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The Dissident

Shyam Kamath

By Andrei D. Sakharov
Penguin Books, New Delhi, India, 1976, 137, 0.60

By Andrei D. Sakharov
Fontana, 1975, 191, 0.60

By Andrei D. Sakharov
Collins & Harvill Press, 1976, 109, 2.25

VOLUME II NUMBER 3 May-June 1977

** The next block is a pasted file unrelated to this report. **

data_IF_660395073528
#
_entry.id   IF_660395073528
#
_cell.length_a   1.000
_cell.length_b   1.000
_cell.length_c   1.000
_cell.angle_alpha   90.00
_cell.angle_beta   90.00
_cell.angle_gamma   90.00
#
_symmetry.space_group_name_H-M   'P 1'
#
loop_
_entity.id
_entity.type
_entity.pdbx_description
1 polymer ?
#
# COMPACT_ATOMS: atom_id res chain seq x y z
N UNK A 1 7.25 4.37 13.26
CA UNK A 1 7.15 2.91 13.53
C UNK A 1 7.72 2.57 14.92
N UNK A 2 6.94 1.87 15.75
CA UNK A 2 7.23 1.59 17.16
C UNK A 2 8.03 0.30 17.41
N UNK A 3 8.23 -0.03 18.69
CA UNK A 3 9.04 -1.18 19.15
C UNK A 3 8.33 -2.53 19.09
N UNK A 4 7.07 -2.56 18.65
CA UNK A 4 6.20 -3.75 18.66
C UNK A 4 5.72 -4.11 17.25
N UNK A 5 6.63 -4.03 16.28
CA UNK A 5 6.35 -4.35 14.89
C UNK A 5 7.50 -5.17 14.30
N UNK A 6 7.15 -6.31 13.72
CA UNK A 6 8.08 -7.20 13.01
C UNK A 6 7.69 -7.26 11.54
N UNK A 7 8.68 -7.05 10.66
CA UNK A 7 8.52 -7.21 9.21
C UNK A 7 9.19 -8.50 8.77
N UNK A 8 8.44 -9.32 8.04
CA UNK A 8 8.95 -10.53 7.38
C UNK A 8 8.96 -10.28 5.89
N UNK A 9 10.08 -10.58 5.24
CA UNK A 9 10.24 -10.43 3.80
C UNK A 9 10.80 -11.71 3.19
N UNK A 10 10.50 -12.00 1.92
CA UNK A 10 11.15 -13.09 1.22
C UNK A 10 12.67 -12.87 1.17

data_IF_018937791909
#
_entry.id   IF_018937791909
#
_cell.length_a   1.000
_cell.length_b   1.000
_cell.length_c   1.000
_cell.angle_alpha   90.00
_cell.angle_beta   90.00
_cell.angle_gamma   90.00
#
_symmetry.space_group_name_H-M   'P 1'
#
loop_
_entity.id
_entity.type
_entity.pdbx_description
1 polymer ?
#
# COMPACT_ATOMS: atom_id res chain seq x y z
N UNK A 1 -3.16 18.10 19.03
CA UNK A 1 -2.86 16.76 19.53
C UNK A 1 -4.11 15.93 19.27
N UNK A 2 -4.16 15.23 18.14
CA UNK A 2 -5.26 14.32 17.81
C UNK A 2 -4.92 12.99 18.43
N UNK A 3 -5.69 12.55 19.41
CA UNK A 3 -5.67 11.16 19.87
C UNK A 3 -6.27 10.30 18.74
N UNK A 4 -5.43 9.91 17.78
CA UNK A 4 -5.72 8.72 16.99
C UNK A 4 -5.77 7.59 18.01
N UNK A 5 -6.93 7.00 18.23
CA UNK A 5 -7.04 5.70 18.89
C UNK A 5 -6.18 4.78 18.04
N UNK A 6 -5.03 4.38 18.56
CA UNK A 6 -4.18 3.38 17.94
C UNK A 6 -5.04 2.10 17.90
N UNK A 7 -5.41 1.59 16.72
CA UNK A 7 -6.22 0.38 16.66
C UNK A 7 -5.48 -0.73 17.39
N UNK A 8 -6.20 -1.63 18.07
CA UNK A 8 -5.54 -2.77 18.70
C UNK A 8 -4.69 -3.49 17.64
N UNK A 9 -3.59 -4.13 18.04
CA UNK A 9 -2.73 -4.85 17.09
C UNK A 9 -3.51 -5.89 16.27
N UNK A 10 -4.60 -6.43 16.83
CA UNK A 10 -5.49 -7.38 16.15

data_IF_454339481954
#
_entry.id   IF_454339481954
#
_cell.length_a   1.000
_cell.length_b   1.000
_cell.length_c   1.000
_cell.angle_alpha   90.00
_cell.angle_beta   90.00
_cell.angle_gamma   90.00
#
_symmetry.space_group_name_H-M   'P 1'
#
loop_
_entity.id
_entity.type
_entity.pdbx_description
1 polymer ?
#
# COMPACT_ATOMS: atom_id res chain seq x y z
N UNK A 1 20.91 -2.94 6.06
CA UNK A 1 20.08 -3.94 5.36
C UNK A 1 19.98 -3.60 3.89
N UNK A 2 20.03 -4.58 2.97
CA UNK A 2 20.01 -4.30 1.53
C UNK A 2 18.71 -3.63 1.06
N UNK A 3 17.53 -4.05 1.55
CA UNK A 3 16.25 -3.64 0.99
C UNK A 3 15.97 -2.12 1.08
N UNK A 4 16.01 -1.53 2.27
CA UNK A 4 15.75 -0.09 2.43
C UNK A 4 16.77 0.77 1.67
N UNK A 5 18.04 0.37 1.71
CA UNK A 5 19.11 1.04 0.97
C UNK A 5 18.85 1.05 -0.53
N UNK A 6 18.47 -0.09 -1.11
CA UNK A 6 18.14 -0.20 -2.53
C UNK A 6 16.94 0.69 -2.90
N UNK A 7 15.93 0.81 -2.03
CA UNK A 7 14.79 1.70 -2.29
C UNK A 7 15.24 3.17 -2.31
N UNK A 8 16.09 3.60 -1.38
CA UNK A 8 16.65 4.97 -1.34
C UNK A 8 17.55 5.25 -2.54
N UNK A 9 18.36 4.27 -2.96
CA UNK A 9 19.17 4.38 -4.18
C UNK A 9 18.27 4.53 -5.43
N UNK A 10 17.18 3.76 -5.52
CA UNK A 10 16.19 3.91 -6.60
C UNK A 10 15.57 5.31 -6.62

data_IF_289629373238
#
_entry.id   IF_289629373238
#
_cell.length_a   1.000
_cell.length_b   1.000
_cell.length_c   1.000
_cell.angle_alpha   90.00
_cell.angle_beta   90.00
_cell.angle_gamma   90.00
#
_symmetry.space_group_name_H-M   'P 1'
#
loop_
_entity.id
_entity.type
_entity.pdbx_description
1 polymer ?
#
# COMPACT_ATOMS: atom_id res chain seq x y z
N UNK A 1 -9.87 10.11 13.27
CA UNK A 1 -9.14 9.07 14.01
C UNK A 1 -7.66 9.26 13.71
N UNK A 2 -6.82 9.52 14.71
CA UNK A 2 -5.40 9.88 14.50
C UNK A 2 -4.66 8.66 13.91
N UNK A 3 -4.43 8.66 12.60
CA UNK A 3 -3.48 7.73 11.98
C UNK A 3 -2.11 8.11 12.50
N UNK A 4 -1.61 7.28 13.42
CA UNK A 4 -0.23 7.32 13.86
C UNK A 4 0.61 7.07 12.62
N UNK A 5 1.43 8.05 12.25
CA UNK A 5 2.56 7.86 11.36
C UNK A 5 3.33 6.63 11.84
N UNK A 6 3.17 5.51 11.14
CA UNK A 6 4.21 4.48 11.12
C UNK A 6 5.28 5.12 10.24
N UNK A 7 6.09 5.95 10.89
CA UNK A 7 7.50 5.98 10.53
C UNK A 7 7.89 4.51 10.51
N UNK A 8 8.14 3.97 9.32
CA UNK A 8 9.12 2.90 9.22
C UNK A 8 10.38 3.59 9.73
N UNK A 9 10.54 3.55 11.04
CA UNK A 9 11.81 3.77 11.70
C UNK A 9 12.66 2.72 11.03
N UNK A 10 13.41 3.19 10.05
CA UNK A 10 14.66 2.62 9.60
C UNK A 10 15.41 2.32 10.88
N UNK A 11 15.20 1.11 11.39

The Soviet dissident-author has al­ways been welcomed by the western press. The reasons are fairly obvious. One, he sells well; two, if he is still resi­dent in Russia, foreign publishers need not necessarily pay the author royalties for their translations, in view of the Soviet Union's refusal (until recently) to subscribe to international copyright agreements. In fact, a number of or­ganizers of 'anti-Soviet funds' and 'anti­communist causes' evidently rely to some extent on editions of Soviet authors published abroad for  definite part of their income—whether they be trans­lations of Solzhenitsyn, Kuznetsov, Sholokov, Medvedev or Sakharov. These reasons coupled together provide the western publisher with an ideal situation. He can have the cake and eat it too. However, the interest of the reading public at large in books by Soviet dissi­dents has a major underlying concern—to find out what is 'really' going on in that vast country, besides the officially published statements and pro-Soviet eye­witness accounts. And especially if the author is a prominent figure within Russia, the interest is worldwide and most often sensational. Andrei Sakharov's name as a promi­nent Soviet dissident came to be known to the western world with the publica­tion of his famous manifesto, Progress, Coexistence and Intellectual Freedom, in 1968. ‘Father’ of the Hydrogen Bomb, member of the USSR Academy of Sciences, winner of the Stalin Prize and three Orders of Socialist Labour (the highest civilian honour in the Soviet Union), and one of the greatest intellects of our age like Oppenheimer, Rutherford, Bohr and Einstein in the realm of physics—the views of such a man could not go unnoticed. True, Solzhenitsyn, to quote Zhores Medvedev ‘had opened a large breach in the concrete of the wall of silence’ (about Stalinist and pre-Stalinist terror, and the failings of Soviet society), but then Sakharov held a unique posi­tion that even Solzhenitsyn did not have—of being in the top echelons of the Soviet hierarchy, particularly in the community of the most privileged and relatively rare group of the Russian intelligentsia, the Soviet scientist. He had been the privileged scientist in the thick of the Soviet effort for winning the arms race, which he felt at that time was clearly in the interest of humanity, for close to 18 years before he made the transition from brilliant fusion physicist to concerned commentator on world affairs and human ...

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